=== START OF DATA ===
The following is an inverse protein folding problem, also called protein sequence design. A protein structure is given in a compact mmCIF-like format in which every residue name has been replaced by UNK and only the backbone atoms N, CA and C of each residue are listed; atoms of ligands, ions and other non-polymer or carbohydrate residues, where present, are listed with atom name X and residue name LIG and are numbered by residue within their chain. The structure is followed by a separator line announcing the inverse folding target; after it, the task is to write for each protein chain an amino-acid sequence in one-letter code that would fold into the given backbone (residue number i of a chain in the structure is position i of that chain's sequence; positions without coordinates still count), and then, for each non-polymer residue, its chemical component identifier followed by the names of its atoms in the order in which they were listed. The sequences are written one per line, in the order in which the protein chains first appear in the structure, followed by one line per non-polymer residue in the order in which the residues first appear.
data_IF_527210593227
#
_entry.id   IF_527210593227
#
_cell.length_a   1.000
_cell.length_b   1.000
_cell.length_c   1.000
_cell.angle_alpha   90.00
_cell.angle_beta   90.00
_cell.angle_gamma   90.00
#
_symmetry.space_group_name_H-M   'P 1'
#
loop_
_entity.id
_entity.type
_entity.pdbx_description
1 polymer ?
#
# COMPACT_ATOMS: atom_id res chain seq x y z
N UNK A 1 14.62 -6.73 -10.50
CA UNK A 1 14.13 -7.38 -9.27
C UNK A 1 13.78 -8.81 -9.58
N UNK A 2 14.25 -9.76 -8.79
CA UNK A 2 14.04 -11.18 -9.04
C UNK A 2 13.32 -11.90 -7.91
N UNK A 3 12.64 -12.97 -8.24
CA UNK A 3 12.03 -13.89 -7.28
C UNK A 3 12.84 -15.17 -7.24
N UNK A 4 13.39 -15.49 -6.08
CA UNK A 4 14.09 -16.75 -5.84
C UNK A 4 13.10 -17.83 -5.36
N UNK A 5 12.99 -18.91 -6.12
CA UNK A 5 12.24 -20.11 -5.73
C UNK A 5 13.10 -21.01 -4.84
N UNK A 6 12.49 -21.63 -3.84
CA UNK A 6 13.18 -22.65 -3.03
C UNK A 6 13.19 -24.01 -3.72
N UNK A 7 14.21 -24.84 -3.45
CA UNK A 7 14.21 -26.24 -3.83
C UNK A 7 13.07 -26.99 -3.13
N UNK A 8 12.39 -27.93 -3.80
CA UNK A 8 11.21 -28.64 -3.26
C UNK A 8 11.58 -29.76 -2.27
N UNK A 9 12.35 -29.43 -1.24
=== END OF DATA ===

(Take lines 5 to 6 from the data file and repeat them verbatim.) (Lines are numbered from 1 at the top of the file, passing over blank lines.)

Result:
#
_cell.length_a   1.000